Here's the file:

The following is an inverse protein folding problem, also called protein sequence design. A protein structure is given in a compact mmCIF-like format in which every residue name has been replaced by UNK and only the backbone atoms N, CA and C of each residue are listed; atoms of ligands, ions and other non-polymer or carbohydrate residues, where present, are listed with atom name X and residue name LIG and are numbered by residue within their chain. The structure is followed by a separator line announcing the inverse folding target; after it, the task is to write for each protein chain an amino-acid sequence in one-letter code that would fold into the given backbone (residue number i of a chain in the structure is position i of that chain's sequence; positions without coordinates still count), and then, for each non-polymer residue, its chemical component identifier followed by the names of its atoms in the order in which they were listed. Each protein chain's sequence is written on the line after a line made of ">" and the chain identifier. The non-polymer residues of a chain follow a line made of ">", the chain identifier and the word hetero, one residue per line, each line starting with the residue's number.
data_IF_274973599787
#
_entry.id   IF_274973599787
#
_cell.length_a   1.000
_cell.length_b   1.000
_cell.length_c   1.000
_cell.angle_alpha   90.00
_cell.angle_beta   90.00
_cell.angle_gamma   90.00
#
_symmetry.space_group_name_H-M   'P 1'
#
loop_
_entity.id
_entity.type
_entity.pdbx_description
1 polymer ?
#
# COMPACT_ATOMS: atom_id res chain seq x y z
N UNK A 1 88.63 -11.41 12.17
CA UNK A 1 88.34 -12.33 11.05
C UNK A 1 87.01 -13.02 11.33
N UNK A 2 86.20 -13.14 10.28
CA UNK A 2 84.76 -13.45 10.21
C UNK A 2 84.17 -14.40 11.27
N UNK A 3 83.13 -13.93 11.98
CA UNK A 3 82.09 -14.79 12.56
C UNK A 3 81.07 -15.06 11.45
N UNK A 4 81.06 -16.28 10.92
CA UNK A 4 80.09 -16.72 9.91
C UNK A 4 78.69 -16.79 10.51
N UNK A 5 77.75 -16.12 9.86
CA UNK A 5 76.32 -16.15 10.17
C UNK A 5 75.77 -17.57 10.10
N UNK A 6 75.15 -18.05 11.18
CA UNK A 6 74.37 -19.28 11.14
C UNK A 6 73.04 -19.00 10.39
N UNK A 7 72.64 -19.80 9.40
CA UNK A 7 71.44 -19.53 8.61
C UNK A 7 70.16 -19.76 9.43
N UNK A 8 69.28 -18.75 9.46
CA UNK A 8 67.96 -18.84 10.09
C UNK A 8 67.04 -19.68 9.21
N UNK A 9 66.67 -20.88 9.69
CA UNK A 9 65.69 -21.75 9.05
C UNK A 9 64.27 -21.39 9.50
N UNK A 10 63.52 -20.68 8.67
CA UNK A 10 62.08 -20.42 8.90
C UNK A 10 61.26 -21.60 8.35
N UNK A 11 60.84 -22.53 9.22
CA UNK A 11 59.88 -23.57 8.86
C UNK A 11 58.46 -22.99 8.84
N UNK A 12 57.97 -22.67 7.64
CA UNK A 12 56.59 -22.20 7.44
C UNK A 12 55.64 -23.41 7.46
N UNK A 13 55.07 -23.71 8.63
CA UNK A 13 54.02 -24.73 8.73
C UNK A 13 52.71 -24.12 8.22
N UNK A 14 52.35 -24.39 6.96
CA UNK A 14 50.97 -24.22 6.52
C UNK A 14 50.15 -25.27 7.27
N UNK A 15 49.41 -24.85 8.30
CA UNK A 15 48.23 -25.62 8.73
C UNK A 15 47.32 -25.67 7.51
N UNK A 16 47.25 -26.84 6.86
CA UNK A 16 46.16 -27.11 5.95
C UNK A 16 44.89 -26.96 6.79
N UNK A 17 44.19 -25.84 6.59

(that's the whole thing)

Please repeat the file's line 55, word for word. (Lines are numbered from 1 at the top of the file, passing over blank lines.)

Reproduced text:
N UNK A 12 57.97 -22.67 7.64